Does cortical brain morphology act as a mediator between childhood trauma and transition to psychosis in young individuals at ultra-high risk?
Research output: Contribution to journal › Article › peer-review
- Melbourne Neuropsychiatry Centre, University of Melbourne and Melbourne Health
- Telethon Kids Institute, The University of Western Australia
- Centre for Youth Mental Health
- Warwick Medical School
- The National Centre of Excellence in Youth Mental Health
- Orygen, The National Centre of Excellence in Youth Mental Health, 35 Poplar rd, Parkville, VIC, Australia
- University of Manchester
Background: Childhood trauma, particularly sexual abuse, has been associated with transition to psychosis in individuals at “ultra high-risk” (UHR). This study investigated whether the effects of various forms of childhood trauma on transition to psychosis are mediated by cortical thickness and surface area abnormalities. Methods: This prospective study used data from 62 UHR individuals from a previous (PACE 400) cohort study. At follow-up, 24 individuals had transitioned to psychosis (UHR-T) and 38 individuals had not transitioned (UHR-NT). Student-t/Mann-Whitney-U tests were performed to assess morphological differences in childhood trauma (low/high) and transition. Mediation analyses were conducted using regression and bootstrapping techniques. Results: UHR individuals with high sexual trauma histories presented with decreased cortical thickness in bilateral middle temporal gyri and the left superior frontal gyrus compared to those with low sexual trauma. Participants with high physical abuse had increased cortical thickness in the right middle frontal gyrus compared to those with low physical abuse. No differences were found for emotional abuse or physical/emotional neglect. Reduced cortical thickness in the right middle temporal gyrus and increased surface area in the right cingulate were found in UHR-T compared to UHR-NT individuals. Sexual abuse had an indirect effect on transition to psychosis, where decreased cortical thickness in the right middle temporal gyrus was a mediator. Conclusions: Results suggest that childhood sexual abuse negatively impacted on cortical development of the right temporal gyrus, and this heightened the risk of transition to psychosis in our sample. Further longitudinal studies are needed to precisely understand this link.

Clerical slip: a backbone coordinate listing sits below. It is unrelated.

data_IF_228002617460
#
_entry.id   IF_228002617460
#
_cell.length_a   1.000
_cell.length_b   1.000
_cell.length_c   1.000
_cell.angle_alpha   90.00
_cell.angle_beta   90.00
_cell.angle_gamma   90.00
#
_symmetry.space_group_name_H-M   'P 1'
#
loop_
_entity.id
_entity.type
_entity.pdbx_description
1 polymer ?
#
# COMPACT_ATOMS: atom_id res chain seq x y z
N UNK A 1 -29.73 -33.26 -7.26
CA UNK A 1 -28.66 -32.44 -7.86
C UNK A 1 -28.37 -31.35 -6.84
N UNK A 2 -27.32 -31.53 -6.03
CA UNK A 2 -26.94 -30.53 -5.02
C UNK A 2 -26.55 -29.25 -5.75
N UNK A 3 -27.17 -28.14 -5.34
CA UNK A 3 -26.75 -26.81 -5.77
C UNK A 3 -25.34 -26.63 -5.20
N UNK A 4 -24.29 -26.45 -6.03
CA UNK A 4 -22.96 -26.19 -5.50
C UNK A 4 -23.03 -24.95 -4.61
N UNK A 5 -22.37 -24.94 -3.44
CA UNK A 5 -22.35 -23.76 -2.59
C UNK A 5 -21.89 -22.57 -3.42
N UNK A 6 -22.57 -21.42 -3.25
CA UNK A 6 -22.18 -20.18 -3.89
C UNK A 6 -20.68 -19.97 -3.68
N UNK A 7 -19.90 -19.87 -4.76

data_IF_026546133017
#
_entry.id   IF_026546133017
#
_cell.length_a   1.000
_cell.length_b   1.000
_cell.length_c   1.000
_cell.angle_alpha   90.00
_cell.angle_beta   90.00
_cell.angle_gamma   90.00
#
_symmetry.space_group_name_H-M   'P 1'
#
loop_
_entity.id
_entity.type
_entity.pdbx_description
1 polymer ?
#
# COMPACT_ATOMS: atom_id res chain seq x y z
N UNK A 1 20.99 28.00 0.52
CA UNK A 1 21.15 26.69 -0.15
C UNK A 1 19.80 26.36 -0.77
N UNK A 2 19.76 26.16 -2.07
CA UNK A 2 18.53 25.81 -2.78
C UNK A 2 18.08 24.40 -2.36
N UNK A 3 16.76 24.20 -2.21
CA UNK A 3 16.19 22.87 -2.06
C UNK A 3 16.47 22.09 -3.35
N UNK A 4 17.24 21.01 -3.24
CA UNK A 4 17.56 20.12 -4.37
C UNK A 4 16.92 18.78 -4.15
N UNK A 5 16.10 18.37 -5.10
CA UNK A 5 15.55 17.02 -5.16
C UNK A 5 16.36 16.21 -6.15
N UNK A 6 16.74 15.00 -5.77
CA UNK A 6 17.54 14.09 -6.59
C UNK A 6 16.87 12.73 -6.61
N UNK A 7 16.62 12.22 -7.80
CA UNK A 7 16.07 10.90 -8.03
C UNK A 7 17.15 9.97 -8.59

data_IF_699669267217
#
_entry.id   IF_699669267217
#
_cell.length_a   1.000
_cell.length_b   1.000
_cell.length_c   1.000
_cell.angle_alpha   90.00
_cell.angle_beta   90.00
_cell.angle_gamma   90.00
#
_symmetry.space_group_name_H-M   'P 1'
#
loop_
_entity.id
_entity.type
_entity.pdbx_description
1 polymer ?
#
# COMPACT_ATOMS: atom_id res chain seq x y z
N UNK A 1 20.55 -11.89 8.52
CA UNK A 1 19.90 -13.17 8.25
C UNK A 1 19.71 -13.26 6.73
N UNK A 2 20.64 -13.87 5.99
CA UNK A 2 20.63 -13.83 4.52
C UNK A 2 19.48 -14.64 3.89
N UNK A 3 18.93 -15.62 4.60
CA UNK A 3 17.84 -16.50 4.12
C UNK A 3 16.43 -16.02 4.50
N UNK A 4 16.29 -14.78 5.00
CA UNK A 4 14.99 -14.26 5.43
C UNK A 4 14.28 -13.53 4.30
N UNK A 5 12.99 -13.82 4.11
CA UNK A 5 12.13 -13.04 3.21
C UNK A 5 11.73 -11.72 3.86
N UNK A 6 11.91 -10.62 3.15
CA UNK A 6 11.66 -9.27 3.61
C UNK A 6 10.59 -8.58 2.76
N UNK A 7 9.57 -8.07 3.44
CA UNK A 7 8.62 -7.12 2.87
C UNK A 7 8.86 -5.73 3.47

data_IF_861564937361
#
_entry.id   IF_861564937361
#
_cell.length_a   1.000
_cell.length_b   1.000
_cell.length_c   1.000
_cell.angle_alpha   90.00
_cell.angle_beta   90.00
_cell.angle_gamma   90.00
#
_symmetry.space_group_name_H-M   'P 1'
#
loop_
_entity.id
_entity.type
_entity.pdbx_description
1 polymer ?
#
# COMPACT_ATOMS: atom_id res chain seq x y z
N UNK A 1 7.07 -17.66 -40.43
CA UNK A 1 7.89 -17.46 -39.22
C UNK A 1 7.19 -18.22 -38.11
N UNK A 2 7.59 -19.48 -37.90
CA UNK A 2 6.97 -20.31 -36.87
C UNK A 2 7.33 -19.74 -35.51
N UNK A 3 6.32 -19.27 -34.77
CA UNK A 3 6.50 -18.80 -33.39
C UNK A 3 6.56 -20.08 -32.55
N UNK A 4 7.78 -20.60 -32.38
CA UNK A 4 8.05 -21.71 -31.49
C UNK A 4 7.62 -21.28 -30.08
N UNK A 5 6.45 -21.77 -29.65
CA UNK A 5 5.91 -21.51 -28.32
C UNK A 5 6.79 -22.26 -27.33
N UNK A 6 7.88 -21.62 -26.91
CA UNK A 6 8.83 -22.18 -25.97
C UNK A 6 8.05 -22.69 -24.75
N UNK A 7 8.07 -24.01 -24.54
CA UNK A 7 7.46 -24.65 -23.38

|Publication status||Published - 15 Oct 2020|
- cortical surface area, cortical thickness, sexual abuse, childhood trauma, psychosis, Ultra-high risk, UHR